# Douglas G Burkholder

Long-long ago in a place far-far away, my love of art was placed on the back burner as science and mathematics consumed my life. My love of geometry and my desire for visualization for the sake of mathematical understanding has always been central to my teaching and comprehension. Only decades later have I begun to explore the artist within and attempted to merge art with my mathematics. Currently, my math and art seeks beauty and patterns within Conway and Radin’s non-periodic Pinwheel Tiling of the plane.

A Radin-Conway Quilt starts by cutting a square with fringe containing almost a million 1x2 triangles from Conway and Radin’s non-periodic Pinwheel Tiling. Next, we paint about 30% of the triangles by dividing the square into five rows and five columns. The interior of a triangle is painted depending only upon its relative location in the next larger triangle of the tiling procedure and upon its row and column. Thus all triangles located in position 1 of their larger triangle are painted in the first row and in the first column, etc. Exactly two out of every five triangles are painted in each of the rectangles of intersections of distinct rows and columns. This quilt contains all non-trivial combinations of painting the five types of tiles.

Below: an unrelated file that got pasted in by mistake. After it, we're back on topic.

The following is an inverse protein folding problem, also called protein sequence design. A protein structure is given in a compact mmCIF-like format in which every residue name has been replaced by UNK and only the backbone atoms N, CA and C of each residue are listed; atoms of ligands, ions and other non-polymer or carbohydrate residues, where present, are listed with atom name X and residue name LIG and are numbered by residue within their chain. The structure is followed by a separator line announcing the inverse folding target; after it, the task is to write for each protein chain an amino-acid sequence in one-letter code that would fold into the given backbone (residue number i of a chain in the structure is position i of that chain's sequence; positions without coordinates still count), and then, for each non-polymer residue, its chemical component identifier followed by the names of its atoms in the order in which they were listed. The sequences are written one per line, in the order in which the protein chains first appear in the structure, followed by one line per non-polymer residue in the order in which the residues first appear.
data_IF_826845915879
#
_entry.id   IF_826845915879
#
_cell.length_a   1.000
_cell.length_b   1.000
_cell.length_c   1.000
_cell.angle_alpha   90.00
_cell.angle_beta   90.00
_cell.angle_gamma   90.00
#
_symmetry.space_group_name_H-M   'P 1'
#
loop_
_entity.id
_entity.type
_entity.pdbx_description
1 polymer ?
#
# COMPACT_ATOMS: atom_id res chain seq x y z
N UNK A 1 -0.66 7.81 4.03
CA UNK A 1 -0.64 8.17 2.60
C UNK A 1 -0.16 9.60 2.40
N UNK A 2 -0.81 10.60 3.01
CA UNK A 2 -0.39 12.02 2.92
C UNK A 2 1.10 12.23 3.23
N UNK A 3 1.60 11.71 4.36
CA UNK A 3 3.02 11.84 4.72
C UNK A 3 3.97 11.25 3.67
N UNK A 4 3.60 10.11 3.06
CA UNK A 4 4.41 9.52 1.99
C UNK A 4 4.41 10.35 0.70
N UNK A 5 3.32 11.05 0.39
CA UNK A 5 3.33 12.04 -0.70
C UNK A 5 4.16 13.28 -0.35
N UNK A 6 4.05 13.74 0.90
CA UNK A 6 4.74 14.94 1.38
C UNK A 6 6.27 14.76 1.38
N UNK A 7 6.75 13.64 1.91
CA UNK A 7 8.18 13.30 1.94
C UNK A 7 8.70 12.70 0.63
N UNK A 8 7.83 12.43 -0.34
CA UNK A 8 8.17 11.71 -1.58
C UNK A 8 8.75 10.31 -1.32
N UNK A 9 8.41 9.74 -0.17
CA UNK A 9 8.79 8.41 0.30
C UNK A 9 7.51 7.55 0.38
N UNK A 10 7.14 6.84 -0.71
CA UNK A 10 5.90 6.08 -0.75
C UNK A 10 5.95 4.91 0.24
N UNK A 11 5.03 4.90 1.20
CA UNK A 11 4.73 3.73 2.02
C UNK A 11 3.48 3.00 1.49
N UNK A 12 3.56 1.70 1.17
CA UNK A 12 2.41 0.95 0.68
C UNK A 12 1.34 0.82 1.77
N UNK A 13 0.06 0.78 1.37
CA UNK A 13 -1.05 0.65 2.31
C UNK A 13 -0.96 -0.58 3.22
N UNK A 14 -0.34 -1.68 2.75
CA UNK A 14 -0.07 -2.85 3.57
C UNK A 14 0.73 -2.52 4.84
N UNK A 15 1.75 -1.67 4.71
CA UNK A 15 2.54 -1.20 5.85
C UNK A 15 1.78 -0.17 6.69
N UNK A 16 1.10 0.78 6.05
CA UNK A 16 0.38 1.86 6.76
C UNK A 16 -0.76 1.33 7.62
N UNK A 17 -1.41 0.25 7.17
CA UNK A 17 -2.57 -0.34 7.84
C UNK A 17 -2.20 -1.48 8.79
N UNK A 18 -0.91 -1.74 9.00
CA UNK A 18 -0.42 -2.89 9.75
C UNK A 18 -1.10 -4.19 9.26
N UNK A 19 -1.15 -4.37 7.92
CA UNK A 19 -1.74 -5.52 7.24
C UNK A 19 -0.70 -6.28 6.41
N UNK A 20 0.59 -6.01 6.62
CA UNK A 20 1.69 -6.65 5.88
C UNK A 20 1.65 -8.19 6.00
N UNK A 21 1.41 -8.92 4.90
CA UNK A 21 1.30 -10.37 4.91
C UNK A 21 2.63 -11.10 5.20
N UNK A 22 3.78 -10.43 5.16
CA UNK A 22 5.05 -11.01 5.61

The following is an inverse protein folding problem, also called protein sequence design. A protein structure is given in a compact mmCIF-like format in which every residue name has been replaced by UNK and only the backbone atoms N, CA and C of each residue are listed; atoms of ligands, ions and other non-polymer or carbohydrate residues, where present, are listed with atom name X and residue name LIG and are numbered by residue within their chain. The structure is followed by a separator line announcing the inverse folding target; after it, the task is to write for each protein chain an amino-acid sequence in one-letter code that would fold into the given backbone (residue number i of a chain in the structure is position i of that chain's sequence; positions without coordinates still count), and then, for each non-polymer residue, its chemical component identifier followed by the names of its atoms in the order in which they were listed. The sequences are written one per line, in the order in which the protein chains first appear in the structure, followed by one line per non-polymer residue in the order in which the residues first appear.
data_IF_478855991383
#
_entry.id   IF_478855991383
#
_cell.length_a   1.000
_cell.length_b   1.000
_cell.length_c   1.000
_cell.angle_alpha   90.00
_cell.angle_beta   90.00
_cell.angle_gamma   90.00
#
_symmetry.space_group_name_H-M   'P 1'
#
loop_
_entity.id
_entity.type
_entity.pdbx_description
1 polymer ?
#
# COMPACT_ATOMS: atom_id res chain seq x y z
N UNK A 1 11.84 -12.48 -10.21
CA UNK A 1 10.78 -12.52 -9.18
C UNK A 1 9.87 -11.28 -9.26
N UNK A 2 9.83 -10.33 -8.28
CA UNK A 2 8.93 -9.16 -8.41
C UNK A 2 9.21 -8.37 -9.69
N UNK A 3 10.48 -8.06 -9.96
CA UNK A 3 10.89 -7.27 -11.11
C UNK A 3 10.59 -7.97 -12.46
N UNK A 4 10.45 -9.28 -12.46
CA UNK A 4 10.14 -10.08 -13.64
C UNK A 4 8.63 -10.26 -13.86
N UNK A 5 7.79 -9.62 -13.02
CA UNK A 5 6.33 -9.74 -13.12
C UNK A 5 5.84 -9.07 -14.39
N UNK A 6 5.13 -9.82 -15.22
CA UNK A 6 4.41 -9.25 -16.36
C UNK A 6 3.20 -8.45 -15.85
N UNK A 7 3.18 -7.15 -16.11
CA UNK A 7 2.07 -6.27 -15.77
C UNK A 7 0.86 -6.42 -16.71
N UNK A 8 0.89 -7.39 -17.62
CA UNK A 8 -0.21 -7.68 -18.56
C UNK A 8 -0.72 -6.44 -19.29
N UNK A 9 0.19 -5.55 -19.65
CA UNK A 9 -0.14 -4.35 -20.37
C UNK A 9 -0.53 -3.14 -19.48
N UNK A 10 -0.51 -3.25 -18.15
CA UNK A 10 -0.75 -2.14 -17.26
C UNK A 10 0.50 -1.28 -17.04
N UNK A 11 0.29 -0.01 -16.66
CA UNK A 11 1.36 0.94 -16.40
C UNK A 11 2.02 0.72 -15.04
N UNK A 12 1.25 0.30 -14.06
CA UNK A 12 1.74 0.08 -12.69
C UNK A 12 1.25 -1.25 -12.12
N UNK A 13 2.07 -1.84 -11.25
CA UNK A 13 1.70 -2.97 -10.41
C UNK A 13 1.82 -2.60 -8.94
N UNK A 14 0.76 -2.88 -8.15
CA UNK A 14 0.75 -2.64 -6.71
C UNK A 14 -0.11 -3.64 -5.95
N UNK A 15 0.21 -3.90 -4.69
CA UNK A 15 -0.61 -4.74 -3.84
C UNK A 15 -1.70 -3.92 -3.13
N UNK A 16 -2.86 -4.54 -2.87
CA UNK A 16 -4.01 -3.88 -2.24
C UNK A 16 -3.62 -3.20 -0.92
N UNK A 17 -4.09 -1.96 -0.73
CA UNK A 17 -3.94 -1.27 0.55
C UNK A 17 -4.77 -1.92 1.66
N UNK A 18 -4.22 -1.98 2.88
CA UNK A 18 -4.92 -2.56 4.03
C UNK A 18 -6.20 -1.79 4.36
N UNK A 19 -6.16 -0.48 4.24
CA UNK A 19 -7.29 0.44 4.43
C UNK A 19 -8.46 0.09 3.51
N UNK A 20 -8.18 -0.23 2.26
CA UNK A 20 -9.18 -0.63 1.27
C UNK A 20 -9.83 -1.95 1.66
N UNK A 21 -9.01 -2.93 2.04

A Quilted Triangle starts with seven iterations of Conway and Radin’s non-periodic Pinwheel Tiling procedure. At the final iteration, we label each triangle one of five types based upon its location in the previous triangle. Next, we paint the interior of about 30% of the 15,625 triangles by dividing the large triangle into five rows and five columns. We paint the interior of all of the triangles of type 1 located in either the first row or the first column, etc. Thus, we paint the interior of exactly two out of every five triangles in each of the rectangular intersections of distinct rows and columns. The artwork also contains representatives of the iterative process of the Pinwheel Tiling spiraling into the triangle.